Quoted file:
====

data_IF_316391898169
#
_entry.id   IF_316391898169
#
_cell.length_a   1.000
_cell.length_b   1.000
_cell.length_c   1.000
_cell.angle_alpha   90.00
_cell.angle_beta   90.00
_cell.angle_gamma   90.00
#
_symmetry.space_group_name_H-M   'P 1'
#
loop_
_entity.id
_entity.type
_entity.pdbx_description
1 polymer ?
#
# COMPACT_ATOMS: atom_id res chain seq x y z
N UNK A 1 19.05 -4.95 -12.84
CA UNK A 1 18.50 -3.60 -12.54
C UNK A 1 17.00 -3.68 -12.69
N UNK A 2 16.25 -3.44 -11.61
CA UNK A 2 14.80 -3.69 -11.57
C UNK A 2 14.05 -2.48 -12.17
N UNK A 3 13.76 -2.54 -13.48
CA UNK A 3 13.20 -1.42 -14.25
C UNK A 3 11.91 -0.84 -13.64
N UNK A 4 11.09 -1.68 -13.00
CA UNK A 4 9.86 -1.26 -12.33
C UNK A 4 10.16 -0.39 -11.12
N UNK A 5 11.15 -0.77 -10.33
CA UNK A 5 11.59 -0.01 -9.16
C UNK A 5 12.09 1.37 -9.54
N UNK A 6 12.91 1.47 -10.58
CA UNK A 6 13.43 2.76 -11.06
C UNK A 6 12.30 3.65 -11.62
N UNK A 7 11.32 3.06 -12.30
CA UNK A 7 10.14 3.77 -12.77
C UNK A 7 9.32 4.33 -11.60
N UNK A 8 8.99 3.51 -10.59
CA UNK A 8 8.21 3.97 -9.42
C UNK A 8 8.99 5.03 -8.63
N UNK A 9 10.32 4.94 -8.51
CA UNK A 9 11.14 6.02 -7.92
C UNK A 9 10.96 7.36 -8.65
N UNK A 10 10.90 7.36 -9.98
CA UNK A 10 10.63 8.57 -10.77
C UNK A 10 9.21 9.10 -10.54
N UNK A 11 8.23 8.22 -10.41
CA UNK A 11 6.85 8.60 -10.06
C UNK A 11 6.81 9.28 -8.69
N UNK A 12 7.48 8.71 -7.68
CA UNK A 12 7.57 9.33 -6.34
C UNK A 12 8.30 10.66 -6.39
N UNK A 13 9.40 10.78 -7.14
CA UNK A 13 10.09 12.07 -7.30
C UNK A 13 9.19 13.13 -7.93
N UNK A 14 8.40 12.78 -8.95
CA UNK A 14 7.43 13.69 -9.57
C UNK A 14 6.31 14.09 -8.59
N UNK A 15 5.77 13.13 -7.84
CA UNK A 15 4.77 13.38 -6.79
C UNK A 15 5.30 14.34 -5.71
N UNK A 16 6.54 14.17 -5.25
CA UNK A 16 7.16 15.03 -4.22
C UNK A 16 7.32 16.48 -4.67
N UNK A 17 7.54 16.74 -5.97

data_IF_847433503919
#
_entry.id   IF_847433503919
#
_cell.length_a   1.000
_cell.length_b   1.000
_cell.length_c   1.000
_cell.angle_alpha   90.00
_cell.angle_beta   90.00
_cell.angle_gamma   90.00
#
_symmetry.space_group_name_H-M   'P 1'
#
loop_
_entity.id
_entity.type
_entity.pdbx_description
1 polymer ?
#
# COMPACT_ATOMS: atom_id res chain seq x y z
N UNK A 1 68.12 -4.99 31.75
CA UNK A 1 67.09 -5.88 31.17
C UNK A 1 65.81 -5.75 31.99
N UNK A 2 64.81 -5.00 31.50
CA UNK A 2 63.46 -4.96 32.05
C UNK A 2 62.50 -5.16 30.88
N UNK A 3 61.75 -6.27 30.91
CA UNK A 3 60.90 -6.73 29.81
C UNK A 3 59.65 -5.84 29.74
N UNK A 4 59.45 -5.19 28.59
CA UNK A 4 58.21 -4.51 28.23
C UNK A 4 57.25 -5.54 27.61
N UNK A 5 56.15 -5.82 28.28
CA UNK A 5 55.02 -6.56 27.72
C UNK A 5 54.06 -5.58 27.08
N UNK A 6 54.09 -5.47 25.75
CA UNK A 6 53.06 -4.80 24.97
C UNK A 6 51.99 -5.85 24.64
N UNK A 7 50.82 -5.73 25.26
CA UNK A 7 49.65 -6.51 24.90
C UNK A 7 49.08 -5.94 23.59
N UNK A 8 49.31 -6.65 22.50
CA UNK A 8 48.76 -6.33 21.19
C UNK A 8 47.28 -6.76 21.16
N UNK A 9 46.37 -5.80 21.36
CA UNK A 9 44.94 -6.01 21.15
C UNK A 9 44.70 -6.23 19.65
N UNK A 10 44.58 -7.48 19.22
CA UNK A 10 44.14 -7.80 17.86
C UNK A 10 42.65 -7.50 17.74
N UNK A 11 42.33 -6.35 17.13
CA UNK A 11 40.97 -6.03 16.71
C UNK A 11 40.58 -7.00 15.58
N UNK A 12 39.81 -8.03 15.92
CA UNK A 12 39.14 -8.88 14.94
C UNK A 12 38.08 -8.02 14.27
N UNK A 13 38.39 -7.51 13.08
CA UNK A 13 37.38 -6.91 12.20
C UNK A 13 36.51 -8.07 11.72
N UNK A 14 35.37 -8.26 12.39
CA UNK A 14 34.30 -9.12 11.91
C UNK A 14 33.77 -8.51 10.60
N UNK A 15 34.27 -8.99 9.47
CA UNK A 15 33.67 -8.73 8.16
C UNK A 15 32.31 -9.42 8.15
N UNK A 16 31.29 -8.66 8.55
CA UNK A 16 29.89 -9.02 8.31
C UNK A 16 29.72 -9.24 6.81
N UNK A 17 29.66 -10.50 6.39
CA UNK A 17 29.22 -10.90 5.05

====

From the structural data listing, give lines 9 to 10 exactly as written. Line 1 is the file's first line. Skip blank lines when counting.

_cell.angle_beta   90.00
_cell.angle_gamma   90.00